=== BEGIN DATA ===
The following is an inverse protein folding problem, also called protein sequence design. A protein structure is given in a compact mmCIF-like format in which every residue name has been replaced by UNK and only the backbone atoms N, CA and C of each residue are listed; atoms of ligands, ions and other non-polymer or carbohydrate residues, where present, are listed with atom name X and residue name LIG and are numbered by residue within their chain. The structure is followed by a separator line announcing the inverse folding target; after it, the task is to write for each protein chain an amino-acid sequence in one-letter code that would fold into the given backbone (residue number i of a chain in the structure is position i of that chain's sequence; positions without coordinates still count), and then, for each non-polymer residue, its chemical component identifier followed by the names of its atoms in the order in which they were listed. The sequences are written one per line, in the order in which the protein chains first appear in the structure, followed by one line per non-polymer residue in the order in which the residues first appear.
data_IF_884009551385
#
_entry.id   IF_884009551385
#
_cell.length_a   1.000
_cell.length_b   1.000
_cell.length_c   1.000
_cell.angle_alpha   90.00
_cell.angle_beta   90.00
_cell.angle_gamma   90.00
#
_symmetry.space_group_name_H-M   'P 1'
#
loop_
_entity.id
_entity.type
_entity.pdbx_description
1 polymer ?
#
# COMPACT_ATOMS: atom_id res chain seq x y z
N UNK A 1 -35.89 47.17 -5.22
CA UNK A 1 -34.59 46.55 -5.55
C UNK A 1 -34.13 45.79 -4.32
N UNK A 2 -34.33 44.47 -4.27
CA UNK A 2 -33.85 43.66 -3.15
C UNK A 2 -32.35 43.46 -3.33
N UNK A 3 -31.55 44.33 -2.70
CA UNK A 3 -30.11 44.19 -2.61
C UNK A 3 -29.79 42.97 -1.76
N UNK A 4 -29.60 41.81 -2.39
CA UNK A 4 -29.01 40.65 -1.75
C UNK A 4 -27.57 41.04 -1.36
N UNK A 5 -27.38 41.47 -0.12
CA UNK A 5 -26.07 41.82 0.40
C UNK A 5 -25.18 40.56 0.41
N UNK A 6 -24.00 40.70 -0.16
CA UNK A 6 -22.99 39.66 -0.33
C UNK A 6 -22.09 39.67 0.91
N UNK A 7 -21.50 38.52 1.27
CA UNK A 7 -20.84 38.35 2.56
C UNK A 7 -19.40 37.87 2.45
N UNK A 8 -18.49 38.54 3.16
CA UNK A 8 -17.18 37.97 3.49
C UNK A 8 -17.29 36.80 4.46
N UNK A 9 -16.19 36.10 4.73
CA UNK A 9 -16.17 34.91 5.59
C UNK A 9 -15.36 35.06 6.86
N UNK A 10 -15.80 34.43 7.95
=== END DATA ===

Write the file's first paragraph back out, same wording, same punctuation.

The following is an inverse protein folding problem, also called protein sequence design. A protein structure is given in a compact mmCIF-like format in which every residue name has been replaced by UNK and only the backbone atoms N, CA and C of each residue are listed; atoms of ligands, ions and other non-polymer or carbohydrate residues, where present, are listed with atom name X and residue name LIG and are numbered by residue within their chain. The structure is followed by a separator line announcing the inverse folding target; after it, the task is to write for each protein chain an amino-acid sequence in one-letter code that would fold into the given backbone (residue number i of a chain in the structure is position i of that chain's sequence; positions without coordinates still count), and then, for each non-polymer residue, its chemical component identifier followed by the names of its atoms in the order in which they were listed. The sequences are written one per line, in the order in which the protein chains first appear in the structure, followed by one line per non-polymer residue in the order in which the residues first appear.